PLACE NYC – Update on George Santos Endorsement (May 11, 2023)

As an advocacy organization, PLACE NYC volunteers make endorsements for political candidates based on publicly available information about a candidate’s positions solely based on alignment with our education policy mission

In October 2022, PLACE NYC endorsed George Santos for New York’s 3rd congressional district based on his publicly stated positions on education, including his professed support for rigorous, high quality public education and merit-based admissions to NYC public schools that was available to our group and the broader public at that time. However, the New York Times uncovered, post-endorsement and post-election in December 2022, that much of his resume had been fabricated and, since their reporting, federal prosecutors have charged him with 13 counts of fraud and money laundering. 

All PLACE NYC endorsements are election specific and expire for all candidates after an election has passed, and then we review all candidates again for selected races for the next election cycle whether or not they have previously received a PLACE NYC endorsement. We believe this methodology sets a higher standard of authentic advocacy to ensure: 1) candidates are not taking our supporters’ votes for granted, and 2) candidates’ current positions on education policies have not shifted in a direction that would negatively impact our advocacy issues and mission

Given the extraordinary circumstances surrounding Rep. George Santos, PLACE NYC is clarifying that his endorsement for the November 2022 election ended on election day, November 2022, and he will no longer be considered for any future endorsements. 

New York, NY, October 6, 2022 – Public school K-12 families have a lot at stake in November’s General Election. As parents, we see how our public schools are failing our children and hindering their ability to succeed and compete locally, nationally or on a global level. The NYS Comptroller’s Report on College Readiness recently highlighted only 57% of NYC high school graduates are considered “college-ready.” Basic measures of accountability such as standardized testing are being undermined. The NY State Education Department continues to lower standards for foundational PreK-12 education, while simultaneously limiting opportunities for advanced coursework. Last year’s State Test scores revealed that among students in Grades 3 through 8, earned scores of “meeting” or “exceeding” expectations were shockingly low – only 38% in Math and 49% in ELA. Even with record spending on education, the Citizens Budget Commission has found that there is little accountability under past and current leadership.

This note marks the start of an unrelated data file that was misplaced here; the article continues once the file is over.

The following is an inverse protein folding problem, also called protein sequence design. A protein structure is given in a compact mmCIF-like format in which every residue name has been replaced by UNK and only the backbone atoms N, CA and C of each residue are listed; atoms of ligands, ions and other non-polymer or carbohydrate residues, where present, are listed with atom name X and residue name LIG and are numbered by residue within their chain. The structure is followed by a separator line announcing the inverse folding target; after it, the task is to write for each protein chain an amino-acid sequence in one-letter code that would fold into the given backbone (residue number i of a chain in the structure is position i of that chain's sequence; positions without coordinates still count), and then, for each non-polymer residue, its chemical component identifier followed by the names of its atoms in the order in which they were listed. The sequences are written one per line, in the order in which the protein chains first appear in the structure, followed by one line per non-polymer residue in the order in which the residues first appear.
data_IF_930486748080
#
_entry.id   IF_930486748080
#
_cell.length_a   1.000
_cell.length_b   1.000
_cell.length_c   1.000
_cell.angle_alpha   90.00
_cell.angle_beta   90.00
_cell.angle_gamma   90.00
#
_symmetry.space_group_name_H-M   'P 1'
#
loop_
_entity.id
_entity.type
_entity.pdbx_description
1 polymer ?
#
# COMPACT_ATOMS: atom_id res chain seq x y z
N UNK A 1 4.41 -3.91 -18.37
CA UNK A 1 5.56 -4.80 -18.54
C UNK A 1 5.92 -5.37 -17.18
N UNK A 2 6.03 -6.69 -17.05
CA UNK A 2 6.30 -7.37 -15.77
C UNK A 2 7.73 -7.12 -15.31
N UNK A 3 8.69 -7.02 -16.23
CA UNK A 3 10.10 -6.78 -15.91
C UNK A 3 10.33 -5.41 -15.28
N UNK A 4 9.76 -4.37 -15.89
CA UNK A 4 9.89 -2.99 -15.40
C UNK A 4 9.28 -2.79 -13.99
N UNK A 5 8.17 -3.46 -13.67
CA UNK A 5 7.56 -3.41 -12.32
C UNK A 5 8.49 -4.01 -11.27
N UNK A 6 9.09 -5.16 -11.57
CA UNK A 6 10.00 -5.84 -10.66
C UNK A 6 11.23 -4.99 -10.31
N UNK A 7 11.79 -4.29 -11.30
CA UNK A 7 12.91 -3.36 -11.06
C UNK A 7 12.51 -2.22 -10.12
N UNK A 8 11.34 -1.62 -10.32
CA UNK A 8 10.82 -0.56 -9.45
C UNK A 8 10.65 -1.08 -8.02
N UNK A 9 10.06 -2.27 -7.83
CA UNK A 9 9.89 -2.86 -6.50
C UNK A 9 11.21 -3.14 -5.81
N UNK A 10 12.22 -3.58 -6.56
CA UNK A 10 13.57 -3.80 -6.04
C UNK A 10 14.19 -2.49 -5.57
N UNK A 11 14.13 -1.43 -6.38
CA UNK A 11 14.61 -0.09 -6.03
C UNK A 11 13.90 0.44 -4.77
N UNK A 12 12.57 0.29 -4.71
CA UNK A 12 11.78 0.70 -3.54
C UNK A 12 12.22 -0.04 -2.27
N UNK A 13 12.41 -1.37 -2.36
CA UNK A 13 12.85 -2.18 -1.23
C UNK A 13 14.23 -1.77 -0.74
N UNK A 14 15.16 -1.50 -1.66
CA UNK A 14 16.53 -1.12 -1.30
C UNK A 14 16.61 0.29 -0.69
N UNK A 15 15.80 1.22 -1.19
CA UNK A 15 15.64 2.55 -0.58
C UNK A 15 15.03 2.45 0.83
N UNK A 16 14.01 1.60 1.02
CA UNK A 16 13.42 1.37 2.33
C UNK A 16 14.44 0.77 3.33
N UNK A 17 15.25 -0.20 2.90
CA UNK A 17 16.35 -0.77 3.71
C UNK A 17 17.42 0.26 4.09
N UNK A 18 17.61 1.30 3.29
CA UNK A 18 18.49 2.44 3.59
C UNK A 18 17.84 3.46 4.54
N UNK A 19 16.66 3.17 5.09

In an effort to halt the continued erosion of quality in NYC public school education, PLACE NYC is pleased to announce our endorsements for the November 8th General Election. 

For Governor, we support public school parent Lee Zeldin because of his commitment to equal access for a K-12 high-quality education and his pledge to protect NYC’s Specialized High Schools. We believe Zeldin can lead a much-needed change for the better in state leadership’s approach to public school education for all students. For Lieutenant Governor, we endorse Alison Esposito. Zeldin and Esposito exhibit deep knowledge on education issues; in May, they unveiled a promising “Students First” plan. Key takeaways are: “protecting and expanding advanced and specialized academics including G&T, screened schools, honors programs”; keeping merit-based entry exams into Specialized Schools; and expanding options for alternative learning and degrees/certificate holders. 

In contrast, Governor Kathy Hochul declined to meet with PLACE NYC’s public school families. Hochul has done little to truly address pandemic learning loss. We are deeply concerned with her apparent lack of interest in K-12 education, aside from pledging funds without defined measures of accountability to stakeholders. Under her governance, she undermined Mayoral Control by agreeing to structural changes to NYC’s Panel for Educational Policy. Hochul also signed an unfunded Class Size mandate into law, which will most likely reduce available seats in all high-demand NYC public schools and also limit enrollment in accelerated learning programs such as Gifted & Talented, Advanced Placement courses, and Specialized High Schools.